193. Joe Johnson - 82.7
196. Deron Williams - 81.3
202. Derrick Rose - 78.9
208. Gilbert Arenas - 76.7
212. Zydrunas Ilgauskas - 75.8
213. Antawn Jamison - 75.2
221. Derek Fisher - 71.9
222. Brad Miller - 71.9
233. Antonio McDyess - 67.9
237. Carlos Boozer - 67.5
241. Rajon Rondo - 67.0
252. Brandon Roy - 62.7
255. Baron Davis - 60.8
274. Metta World Peace - 55.0
291. Andrei Kirilenko - 50.7
297. Juwan Howard - 48.8
298. Mehmet Okur - 48.5
301. David West - 47.5
303. Marcus Camby - 47.1
316. Michael Redd - 45.1
320. Kenyon Martin - 44.0
329. Caron Butler - 42.1
338. Zach Randolph - 40.2
346. Mike Bibby - 38.3
351. Gerald Wallace - 37.0
353. Al Horford - 36.0
354. Theo Ratliff - 35.8
355. Josh Howard - 35.3
356. Russell Westbrook - 35.3
364. David Lee - 31.6
370. Danny Granger - 30.0
372. Jameer Nelson - 29.8
375. LaMarcus Aldridge - 29.3
381. Devin Harris - 27.6
397. Mo Williams - 25.3
402. Stephen Jackson - 24.2
407. Andrew Bogut - 22.4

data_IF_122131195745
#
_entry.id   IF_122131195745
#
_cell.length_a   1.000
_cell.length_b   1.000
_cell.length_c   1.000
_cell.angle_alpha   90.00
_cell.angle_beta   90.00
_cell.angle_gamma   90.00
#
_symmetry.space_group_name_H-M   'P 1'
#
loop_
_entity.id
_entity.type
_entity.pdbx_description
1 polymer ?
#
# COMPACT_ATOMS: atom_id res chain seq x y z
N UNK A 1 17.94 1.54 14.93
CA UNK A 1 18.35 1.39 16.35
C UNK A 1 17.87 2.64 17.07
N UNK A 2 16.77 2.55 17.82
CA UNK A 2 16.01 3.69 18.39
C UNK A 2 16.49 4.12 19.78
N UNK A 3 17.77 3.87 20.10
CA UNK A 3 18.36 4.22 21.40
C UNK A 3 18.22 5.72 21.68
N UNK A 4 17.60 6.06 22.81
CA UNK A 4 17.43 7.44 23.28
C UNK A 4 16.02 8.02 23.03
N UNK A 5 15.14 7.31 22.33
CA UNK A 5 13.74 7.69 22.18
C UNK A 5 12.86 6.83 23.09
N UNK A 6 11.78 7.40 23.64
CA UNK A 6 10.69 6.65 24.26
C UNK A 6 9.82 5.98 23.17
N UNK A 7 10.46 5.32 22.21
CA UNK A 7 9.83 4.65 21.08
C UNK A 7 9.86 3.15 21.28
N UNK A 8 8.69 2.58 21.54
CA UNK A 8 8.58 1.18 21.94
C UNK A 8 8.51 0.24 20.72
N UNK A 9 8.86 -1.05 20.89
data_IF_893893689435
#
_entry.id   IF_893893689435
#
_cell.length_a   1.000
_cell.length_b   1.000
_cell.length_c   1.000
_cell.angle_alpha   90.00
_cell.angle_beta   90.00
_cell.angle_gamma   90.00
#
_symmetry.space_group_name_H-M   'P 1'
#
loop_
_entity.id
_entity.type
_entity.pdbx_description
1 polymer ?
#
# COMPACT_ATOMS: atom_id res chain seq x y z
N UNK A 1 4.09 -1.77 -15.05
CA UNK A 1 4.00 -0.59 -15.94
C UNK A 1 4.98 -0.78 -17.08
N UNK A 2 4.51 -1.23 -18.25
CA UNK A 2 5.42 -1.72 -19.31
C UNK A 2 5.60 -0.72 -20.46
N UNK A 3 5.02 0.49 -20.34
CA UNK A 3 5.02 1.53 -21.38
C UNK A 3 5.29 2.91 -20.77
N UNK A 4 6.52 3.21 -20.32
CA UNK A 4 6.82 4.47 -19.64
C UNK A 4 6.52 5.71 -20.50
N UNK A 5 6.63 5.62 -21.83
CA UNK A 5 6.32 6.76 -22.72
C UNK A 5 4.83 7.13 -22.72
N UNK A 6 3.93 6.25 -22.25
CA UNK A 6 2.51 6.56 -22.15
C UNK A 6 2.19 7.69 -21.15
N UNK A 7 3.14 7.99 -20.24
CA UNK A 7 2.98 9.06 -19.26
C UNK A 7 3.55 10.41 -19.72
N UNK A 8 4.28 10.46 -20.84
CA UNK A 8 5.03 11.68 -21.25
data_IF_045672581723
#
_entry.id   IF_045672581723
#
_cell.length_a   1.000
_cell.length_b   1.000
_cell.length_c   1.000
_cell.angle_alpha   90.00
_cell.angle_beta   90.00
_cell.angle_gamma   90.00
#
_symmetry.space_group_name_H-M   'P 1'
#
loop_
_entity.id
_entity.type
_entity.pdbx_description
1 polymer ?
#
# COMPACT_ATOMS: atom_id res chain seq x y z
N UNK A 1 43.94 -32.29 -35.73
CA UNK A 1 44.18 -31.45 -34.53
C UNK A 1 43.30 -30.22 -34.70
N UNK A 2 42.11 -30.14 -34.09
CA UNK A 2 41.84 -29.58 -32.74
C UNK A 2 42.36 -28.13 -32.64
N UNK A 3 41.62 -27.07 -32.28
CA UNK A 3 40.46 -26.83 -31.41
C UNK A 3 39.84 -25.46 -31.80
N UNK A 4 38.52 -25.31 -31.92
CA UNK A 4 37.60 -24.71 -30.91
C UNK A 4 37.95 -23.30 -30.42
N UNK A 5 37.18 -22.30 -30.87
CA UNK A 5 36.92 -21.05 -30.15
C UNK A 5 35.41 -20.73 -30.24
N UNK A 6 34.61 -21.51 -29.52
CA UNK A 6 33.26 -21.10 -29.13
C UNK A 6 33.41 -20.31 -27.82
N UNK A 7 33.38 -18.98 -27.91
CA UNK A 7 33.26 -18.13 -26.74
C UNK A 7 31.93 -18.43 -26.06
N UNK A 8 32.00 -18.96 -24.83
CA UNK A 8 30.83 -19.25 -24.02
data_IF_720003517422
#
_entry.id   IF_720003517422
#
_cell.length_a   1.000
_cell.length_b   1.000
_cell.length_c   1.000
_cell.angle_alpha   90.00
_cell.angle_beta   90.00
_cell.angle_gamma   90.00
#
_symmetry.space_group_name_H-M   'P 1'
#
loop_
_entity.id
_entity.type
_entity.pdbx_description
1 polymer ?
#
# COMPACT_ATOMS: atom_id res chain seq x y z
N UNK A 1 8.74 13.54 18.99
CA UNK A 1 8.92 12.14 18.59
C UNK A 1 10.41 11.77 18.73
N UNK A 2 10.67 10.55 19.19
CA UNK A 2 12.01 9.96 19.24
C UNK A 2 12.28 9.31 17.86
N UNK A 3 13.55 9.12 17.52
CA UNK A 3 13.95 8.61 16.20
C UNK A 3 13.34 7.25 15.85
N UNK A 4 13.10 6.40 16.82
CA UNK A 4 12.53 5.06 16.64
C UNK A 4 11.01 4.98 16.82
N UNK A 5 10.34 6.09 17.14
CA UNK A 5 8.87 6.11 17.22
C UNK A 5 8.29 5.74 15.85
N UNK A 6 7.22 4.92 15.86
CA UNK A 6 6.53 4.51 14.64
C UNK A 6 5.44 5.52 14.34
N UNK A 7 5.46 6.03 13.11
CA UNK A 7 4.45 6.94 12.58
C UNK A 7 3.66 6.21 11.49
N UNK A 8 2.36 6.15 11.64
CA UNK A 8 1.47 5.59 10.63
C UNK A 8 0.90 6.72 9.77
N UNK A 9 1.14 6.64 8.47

408. Jamaal Magloire - 21.9
422. Kevin Love - 17.8
432. Chris Kaman - 15.6
441. Blake Griffin - 9.9


  1. The system seems to overrate a few players (Billups...Gasol, Howard, etc), but is pretty good...I'd put a lot of the presennt players lower than they are now. But that's just me. I overrate older players and demean present ones.

  2. Well, that's the beauty of numbers, for me anyway. They're completely objective. Billups is high because he was in something like 6 straight conference finals or better. Gasol is high because he had to excellent postseasons for championship teams. Howard has a lot of MVP votes, 4 All-NBA 1st Team selections, a Finals loss, and a Conference Finals loss.

    Personally, I hate Chauncey Billups and hate the fact that he's so high, but the numbers don't lie.

  3. One thing numbers do do is sometimes paint an inaccurate picture. But that's basketball...totally objective too. Billups may have been on numerous conference finals teams....But in a definite weaker era than almost any time (bar the mid 70s NBA). One thing the numbers don't do is take into account competition. Which is impossible.